TICKETS to some of Wales' major heritage sites will be available to book from Monday.

Iconic places like Caerphilly Castle and Tintern Abbey will be re-opening shortly, for the first time since the coronavirus lockdown began.

Heritage organisation Cadw will be launching a new booking service for members and the public, to buy time-allotted tickets before they visit.

The ticketed entry process will allow Cadw to manage reduced visitor numbers and ensure a safe and socially-distanced experience for visitors and employees.

There will also be limited on-site time allowances, with each monument offering either a morning or afternoon slot for each ticketed visitor.


In Gwent, the first Cadw sites to re-open will be Raglan Castle, Caerphilly Castle, and Blaenavon Ironworks – all opening next week.

Tintern Abbey will re-open on August 28, but part of the site will be closed off for conservation work.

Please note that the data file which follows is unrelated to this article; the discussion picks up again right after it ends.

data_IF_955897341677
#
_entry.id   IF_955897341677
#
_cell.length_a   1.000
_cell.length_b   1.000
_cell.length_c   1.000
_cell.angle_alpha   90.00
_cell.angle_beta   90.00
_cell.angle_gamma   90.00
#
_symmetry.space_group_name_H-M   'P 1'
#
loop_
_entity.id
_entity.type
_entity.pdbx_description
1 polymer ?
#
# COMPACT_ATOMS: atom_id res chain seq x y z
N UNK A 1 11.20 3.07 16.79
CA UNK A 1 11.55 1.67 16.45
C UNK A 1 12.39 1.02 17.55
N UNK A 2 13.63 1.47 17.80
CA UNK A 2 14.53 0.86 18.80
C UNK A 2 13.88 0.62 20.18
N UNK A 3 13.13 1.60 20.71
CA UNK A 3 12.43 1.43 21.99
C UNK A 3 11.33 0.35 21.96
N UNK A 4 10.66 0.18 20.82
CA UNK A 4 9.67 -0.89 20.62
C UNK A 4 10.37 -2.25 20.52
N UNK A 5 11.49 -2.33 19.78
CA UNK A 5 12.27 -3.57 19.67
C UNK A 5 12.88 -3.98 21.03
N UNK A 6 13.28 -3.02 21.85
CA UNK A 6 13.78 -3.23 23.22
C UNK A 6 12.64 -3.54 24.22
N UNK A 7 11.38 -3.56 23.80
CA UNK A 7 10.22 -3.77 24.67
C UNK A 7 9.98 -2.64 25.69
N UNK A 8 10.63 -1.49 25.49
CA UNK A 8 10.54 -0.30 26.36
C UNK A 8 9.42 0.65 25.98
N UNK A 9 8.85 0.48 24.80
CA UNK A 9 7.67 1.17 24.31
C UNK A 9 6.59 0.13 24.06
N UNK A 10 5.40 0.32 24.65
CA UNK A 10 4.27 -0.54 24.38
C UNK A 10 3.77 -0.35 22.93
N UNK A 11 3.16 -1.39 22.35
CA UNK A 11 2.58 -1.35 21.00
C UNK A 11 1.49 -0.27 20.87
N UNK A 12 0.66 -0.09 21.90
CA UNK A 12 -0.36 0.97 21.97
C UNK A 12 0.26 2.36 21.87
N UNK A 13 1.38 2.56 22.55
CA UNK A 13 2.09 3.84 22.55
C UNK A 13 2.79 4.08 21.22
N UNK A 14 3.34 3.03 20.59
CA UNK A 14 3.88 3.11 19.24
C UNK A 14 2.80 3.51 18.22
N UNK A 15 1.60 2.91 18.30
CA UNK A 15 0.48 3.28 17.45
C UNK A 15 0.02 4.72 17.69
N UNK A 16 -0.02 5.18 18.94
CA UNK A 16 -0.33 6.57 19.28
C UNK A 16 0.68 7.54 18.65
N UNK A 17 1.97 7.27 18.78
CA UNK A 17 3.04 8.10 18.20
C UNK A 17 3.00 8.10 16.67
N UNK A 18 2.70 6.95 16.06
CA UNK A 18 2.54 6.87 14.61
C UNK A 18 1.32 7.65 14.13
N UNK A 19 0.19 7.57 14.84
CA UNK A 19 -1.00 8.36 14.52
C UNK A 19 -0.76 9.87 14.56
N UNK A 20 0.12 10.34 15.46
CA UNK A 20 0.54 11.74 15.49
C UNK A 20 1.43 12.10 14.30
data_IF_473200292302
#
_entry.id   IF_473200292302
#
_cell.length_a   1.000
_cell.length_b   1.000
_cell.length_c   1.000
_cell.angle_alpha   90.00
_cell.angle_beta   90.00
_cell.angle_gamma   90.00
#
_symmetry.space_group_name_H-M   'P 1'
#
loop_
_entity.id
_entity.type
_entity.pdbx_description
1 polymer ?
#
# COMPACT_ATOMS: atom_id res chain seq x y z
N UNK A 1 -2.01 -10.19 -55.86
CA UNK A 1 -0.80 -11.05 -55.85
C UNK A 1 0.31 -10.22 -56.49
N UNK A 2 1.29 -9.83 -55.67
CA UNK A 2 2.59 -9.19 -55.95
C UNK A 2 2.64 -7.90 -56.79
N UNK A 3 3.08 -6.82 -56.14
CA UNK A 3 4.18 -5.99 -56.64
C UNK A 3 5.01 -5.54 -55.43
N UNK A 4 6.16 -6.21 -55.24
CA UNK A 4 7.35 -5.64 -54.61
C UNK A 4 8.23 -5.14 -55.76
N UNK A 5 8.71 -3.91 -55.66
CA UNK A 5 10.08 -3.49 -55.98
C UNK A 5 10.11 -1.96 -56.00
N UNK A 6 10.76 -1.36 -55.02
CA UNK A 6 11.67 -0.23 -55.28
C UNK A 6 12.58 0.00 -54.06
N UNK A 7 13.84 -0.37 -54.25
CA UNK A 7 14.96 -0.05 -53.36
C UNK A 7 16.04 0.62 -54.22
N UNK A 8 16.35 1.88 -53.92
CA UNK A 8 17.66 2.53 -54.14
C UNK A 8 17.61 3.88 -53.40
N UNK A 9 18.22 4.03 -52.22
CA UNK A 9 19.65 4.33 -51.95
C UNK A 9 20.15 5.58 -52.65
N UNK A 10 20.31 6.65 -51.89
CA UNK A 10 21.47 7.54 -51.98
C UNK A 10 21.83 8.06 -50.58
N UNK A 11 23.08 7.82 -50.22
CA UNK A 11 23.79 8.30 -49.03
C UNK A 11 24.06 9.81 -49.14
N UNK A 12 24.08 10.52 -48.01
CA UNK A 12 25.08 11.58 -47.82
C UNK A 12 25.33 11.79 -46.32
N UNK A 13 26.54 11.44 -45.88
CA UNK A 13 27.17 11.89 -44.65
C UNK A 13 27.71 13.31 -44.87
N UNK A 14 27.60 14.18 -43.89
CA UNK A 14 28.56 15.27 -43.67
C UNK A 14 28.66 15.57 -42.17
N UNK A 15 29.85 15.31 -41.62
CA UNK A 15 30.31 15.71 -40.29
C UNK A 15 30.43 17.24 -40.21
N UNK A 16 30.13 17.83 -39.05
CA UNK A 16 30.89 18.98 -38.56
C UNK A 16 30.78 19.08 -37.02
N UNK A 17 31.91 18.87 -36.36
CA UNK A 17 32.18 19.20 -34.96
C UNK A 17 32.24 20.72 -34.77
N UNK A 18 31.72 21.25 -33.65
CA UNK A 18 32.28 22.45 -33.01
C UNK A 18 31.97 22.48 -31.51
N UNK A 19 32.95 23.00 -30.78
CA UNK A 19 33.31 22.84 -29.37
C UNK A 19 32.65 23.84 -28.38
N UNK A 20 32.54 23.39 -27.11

To compensate visitors during this period, the price of entry to the abbey will be reduced to £5.

Tickets for Cadw’s collection of re-opening staffed heritage sites will be available online for purchase or reservation from August 3 at

For people without internet access, tickets will also be available to book or reserve via telephone on 03000 252 239.

Lord Elis-Thomas, Wales' deputy culture minister, said: “As we begin a to re-open some of Wales’s staffed heritage sites, our main priority continues to be the safety of our employees, members, visitors and the wider communities of Wales – all of whom we are pleased to be welcoming back.

“While we understand that there may be some frustrations around having to pre-book advanced tickets to visit these iconic sites, Cadw’s new ticketing process, alongside reductions on visitor numbers, is essential for us to be able to successfully manage the number of people visiting these monuments at any one time.

“Complemented by new hygiene measures and in some instances, site adaptations, this new process will allow for a safe and socially distanced experience for us all. I’m thrilled that the people of Wales and beyond will be able to explore Welsh history again – and I remind everyone to do so safely, respectfully and responsibly.”